Action master Jiro Okamoto fires up excitement virtually

Jiro Okamoto performs a nanori, a choreographed movement for a superhero’s self-introduction, during “Jiro Matsuri Online 3” on March 12.

The annual Jiro Matsuri, a talk show and festival in honor of veteran actor Jiro Okamoto, who excels in action scenes, took place in March as “Jiro Matsuri Online” for the third time.

As in the previous two years, the 16th edition of the annual event was held without a huge cheer erupting upon Okamoto’s appearance on the stage. Due to the COVID-19 pandemic, this event I organize has been streamed since 2020, so there were no spectators stretching their arms out to shake his hand, nor fellow actors packed into the backstage area adoring him and waiting for their turn to take the stage.

The fact that Okamoto seemed accustomed to facing a camera for streaming made me feel relieved, as well as a little sad.

One good thing about streaming is that everyone can hear him in a quiet environment.

This time, too, we heard him talk about what he has been up to these days.

He played Kamen Rider Buster in superhero form in “Kamen Rider Saber.” He said he was happy that the show reunited him with Keisuke Soma, who played an enemy character, for the first time in a long while. In “Samurai Sentai Shinkenger,” Soma had played Shinken Gold, one of the members of the show’s superhero team, before transformation into superhero form, while Okamoto had played the superhero version of the character.

“I thought he was wonderful for playing the villain brilliantly despite being associated with the cheerful image from that time [of Shinkenger],” Okamoto said, full of praise for Soma.

Apparently, Soma had jokingly asked Okamoto while on “Kamen Rider Saber” to play his enemy character after transformation. A laughing Okamoto said he had told Soma it was asking too much because he was busy playing Buster.

This year marks the 20th anniversary of “Kamen Rider Ryuki.” Okamoto played the character Oja in the tokusatsu superhero TV show. The character would languidly circle his head, a signature movement that is unforgettable once seen.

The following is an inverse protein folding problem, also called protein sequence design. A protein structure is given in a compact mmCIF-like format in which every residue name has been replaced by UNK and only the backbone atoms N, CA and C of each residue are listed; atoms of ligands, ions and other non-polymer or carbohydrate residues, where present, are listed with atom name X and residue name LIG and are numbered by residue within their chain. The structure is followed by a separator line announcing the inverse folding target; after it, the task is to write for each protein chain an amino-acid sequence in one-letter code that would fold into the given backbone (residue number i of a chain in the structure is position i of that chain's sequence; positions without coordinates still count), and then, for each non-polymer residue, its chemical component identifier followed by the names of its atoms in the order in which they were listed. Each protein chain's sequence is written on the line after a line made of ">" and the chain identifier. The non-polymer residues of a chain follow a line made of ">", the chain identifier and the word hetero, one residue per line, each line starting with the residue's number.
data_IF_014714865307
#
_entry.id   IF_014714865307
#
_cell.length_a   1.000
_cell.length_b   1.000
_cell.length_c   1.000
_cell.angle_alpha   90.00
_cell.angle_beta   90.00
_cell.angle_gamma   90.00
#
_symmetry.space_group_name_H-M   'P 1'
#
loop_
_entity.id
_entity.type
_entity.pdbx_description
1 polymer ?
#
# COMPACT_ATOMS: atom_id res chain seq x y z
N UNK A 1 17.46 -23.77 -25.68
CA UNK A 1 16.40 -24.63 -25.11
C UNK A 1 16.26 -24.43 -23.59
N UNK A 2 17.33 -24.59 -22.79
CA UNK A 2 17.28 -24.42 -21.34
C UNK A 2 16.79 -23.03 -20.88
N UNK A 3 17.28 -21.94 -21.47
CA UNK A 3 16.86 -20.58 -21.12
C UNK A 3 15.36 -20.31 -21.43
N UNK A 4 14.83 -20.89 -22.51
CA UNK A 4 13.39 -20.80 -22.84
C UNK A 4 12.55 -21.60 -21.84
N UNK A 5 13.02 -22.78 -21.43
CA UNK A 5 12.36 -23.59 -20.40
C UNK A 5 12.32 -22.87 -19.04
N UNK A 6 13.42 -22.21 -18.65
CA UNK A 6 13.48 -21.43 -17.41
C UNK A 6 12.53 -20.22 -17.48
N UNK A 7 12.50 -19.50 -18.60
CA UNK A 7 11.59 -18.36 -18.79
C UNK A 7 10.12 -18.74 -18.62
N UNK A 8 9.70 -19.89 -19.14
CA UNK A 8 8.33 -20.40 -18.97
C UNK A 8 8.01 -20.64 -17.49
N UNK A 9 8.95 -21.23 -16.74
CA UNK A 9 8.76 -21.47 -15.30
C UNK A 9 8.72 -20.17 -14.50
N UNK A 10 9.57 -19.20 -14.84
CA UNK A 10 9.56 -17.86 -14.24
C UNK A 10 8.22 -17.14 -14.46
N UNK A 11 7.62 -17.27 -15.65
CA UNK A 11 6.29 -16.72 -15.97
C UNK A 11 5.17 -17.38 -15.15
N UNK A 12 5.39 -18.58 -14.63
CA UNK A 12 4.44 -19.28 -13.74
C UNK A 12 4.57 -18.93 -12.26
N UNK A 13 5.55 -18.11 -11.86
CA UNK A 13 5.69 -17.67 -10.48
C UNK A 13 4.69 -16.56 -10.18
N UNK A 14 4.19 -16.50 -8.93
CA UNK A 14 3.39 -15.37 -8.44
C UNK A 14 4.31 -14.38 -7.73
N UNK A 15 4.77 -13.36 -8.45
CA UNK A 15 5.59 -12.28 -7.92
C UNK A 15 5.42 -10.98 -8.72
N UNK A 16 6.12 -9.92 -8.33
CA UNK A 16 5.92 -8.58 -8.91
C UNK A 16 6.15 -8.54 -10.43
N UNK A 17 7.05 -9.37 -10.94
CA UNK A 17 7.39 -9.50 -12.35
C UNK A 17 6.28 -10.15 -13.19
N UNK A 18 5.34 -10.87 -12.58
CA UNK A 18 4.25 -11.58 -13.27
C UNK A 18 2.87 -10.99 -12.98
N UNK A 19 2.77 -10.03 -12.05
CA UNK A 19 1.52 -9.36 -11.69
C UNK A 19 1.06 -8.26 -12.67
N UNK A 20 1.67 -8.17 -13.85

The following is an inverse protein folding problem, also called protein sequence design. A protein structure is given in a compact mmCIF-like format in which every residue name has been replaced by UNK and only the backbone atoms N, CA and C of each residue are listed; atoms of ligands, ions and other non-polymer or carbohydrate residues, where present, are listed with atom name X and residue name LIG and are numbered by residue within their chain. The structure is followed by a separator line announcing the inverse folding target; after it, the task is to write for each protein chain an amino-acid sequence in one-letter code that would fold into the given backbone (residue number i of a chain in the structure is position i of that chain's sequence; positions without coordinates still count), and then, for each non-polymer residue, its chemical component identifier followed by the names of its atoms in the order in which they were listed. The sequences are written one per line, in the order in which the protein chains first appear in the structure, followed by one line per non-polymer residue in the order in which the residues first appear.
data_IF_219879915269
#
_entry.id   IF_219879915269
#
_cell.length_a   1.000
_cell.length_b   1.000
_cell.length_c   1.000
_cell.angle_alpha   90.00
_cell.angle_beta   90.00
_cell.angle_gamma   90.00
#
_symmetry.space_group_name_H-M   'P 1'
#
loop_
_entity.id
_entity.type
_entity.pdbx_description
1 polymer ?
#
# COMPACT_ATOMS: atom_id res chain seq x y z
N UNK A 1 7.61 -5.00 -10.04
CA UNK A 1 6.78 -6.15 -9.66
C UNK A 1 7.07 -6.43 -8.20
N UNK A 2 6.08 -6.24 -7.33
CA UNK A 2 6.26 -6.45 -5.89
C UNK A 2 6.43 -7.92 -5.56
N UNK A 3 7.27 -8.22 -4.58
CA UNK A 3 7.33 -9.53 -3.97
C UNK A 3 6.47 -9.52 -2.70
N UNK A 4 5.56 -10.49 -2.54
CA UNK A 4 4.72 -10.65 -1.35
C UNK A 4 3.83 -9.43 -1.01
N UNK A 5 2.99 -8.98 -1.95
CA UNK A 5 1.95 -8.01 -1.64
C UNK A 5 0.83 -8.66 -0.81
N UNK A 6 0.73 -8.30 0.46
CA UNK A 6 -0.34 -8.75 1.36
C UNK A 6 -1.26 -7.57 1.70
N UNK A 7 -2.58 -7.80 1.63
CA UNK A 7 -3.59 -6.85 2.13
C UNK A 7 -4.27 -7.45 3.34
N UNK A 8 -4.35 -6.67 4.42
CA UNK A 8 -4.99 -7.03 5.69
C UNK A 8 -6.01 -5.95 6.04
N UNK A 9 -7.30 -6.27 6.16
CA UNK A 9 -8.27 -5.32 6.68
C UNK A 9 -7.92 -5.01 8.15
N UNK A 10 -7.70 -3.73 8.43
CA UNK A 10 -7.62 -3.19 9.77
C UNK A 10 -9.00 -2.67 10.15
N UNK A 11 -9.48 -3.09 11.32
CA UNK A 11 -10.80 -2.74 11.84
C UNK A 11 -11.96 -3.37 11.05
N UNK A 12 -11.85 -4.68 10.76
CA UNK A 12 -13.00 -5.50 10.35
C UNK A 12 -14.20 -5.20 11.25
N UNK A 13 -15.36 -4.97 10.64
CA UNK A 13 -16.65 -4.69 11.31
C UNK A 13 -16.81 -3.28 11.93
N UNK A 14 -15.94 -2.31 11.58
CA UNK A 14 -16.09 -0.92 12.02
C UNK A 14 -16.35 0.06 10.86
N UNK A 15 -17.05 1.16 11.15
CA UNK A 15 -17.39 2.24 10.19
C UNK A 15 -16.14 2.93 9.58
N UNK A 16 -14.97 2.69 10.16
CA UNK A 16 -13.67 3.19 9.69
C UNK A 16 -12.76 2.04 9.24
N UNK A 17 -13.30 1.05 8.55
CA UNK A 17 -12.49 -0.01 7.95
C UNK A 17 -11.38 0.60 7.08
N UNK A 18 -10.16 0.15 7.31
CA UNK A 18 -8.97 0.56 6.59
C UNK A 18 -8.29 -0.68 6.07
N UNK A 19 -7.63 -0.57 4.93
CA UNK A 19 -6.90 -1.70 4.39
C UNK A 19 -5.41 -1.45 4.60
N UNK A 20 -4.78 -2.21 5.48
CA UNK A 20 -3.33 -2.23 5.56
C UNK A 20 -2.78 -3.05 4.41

“When I ran, I tried to move my arms and fingers like a cobra,” Okamoto recalled. “I had a snake in my mind and tried to move my body meanderingly.”

Come to think of it, he has known Takashi Hagino, who played the character before transformation on that show, since “Choko Senshi Changerion” was broadcast in 1996.

“He hasn’t changed at all,” Okamoto reminisced, saying he had met Hagino recently.

Is it only me who becomes delighted when hearing that actors who played a superhero before and after transformation are getting along well?

Speaking of anniversaries, last year was the 50th anniversary of the Kamen Rider series.

“It’s great just having been able to take part in the history,” he said as if savoring all the memories. “I can be here because of that.”

In contrast to the first half, which featured all serious talk, the event turned more animated midway when Okamoto was joined onstage by members of Japan Action Enterprise (JAE) and two guys clad in green full-body costumes.

This green duo is the “superhero” unit Iindayo Greendayozu, formed by Kihachiro Uemura and Kenji Takechi, even though they refused to acknowledge their real identities during the event. Together they all demonstrated socially distanced stage combat and took part in a game of charades.

No doubt, though, the highlight of the day came at the end with a series of Okamoto’s nanori, or choreographed movements for a superhero’s self-introduction. Although there was no background music nor a voice shouting the name of each character, he performed nanori movements for seven characters he chose for the occasion, including Kamen Rider BLACK and Kamen Rider BLACK RX. In the hushed venue, Okamoto made the movements looking almost godly.

Kosuke Asai of JAE, who came rushing from a shoot to the event for the last five minutes, was very touched in front of Okamoto.

“Jiro-san makes my life,” Asai said.

I’m sure Asai’s words represented the sentiment of fans who were glued to the streaming on screens all over Japan that day.

I hope we can deliver the excitement, the fun, the divine time and everything about this event live to an in-person audience next year. I swear that I will bring back Jiro Matsuri as it was before the pandemic, no matter what it takes.